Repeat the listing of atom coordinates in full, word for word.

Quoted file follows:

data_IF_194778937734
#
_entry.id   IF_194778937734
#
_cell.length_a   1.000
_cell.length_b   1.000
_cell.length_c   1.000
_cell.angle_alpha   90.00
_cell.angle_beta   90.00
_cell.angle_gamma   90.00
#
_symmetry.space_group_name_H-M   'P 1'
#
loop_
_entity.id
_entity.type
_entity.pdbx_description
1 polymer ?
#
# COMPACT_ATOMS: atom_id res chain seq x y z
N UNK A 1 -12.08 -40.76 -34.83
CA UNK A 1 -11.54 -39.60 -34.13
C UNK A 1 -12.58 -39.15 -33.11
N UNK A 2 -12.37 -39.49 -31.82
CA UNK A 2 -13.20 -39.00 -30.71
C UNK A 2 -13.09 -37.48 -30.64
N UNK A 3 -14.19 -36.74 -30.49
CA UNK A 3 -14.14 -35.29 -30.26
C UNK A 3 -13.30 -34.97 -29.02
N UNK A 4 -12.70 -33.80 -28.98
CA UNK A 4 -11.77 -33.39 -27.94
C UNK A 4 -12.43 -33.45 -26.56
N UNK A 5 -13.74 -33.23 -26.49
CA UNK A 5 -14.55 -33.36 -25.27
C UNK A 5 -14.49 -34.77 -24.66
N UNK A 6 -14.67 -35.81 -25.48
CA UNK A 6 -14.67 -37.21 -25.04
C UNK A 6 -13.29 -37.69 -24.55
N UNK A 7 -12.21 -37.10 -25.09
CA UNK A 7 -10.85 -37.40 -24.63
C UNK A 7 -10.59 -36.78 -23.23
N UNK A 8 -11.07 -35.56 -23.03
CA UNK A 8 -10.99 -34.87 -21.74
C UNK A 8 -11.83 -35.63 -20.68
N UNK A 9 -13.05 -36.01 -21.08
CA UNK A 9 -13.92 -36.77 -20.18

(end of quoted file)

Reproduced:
data_IF_194778937734
#
_entry.id   IF_194778937734
#
_cell.length_a   1.000
_cell.length_b   1.000
_cell.length_c   1.000
_cell.angle_alpha   90.00
_cell.angle_beta   90.00
_cell.angle_gamma   90.00
#
_symmetry.space_group_name_H-M   'P 1'
#
loop_
_entity.id
_entity.type
_entity.pdbx_description
1 polymer ?
#
# COMPACT_ATOMS: atom_id res chain seq x y z
N UNK A 1 -12.08 -40.76 -34.83
CA UNK A 1 -11.54 -39.60 -34.13
C UNK A 1 -12.58 -39.15 -33.11
N UNK A 2 -12.37 -39.49 -31.82
CA UNK A 2 -13.20 -39.00 -30.71
C UNK A 2 -13.09 -37.48 -30.64
N UNK A 3 -14.19 -36.74 -30.49
CA UNK A 3 -14.14 -35.29 -30.26
C UNK A 3 -13.30 -34.97 -29.02
N UNK A 4 -12.70 -33.80 -28.98
CA UNK A 4 -11.77 -33.39 -27.94
C UNK A 4 -12.43 -33.45 -26.56
N UNK A 5 -13.74 -33.23 -26.49
CA UNK A 5 -14.55 -33.36 -25.27
C UNK A 5 -14.49 -34.77 -24.66
N UNK A 6 -14.67 -35.81 -25.48
CA UNK A 6 -14.67 -37.21 -25.04
C UNK A 6 -13.29 -37.69 -24.55
N UNK A 7 -12.21 -37.10 -25.09
CA UNK A 7 -10.85 -37.40 -24.63
C UNK A 7 -10.59 -36.78 -23.23
N UNK A 8 -11.07 -35.56 -23.03
CA UNK A 8 -10.99 -34.87 -21.74
C UNK A 8 -11.83 -35.63 -20.68
N UNK A 9 -13.05 -36.01 -21.08
CA UNK A 9 -13.92 -36.77 -20.18